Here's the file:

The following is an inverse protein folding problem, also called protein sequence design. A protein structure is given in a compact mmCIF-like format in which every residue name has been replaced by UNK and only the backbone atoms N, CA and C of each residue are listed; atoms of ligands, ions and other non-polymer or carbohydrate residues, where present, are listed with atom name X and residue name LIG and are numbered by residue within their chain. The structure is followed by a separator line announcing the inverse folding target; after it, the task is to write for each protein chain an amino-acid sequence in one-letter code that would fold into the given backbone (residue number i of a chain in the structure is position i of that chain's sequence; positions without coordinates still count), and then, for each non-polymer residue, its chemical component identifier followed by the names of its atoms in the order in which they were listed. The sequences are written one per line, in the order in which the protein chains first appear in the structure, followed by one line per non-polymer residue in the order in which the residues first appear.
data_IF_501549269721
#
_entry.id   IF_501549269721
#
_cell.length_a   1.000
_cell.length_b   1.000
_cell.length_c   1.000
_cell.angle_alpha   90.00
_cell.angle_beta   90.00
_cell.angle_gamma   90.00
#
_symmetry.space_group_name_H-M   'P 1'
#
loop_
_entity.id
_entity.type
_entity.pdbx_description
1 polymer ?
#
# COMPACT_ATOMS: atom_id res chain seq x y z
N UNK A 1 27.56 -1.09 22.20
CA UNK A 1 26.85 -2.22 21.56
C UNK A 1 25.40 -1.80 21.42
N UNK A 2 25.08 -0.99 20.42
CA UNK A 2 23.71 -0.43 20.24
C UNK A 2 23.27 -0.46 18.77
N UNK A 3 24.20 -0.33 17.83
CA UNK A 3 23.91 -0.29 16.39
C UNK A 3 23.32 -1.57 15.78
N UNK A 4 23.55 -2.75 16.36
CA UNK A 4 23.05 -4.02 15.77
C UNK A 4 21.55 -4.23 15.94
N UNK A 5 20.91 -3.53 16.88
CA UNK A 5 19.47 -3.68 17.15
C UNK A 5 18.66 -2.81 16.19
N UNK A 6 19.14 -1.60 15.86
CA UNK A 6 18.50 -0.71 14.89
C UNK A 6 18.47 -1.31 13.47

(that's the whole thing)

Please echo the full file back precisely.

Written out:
The following is an inverse protein folding problem, also called protein sequence design. A protein structure is given in a compact mmCIF-like format in which every residue name has been replaced by UNK and only the backbone atoms N, CA and C of each residue are listed; atoms of ligands, ions and other non-polymer or carbohydrate residues, where present, are listed with atom name X and residue name LIG and are numbered by residue within their chain. The structure is followed by a separator line announcing the inverse folding target; after it, the task is to write for each protein chain an amino-acid sequence in one-letter code that would fold into the given backbone (residue number i of a chain in the structure is position i of that chain's sequence; positions without coordinates still count), and then, for each non-polymer residue, its chemical component identifier followed by the names of its atoms in the order in which they were listed. The sequences are written one per line, in the order in which the protein chains first appear in the structure, followed by one line per non-polymer residue in the order in which the residues first appear.
data_IF_501549269721
#
_entry.id   IF_501549269721
#
_cell.length_a   1.000
_cell.length_b   1.000
_cell.length_c   1.000
_cell.angle_alpha   90.00
_cell.angle_beta   90.00
_cell.angle_gamma   90.00
#
_symmetry.space_group_name_H-M   'P 1'
#
loop_
_entity.id
_entity.type
_entity.pdbx_description
1 polymer ?
#
# COMPACT_ATOMS: atom_id res chain seq x y z
N UNK A 1 27.56 -1.09 22.20
CA UNK A 1 26.85 -2.22 21.56
C UNK A 1 25.40 -1.80 21.42
N UNK A 2 25.08 -0.99 20.42
CA UNK A 2 23.71 -0.43 20.24
C UNK A 2 23.27 -0.46 18.77
N UNK A 3 24.20 -0.33 17.83
CA UNK A 3 23.91 -0.29 16.39
C UNK A 3 23.32 -1.57 15.78
N UNK A 4 23.55 -2.75 16.36
CA UNK A 4 23.05 -4.02 15.77
C UNK A 4 21.55 -4.23 15.94
N UNK A 5 20.91 -3.53 16.88
CA UNK A 5 19.47 -3.68 17.15
C UNK A 5 18.66 -2.81 16.19
N UNK A 6 19.14 -1.60 15.86
CA UNK A 6 18.50 -0.71 14.89
C UNK A 6 18.47 -1.31 13.47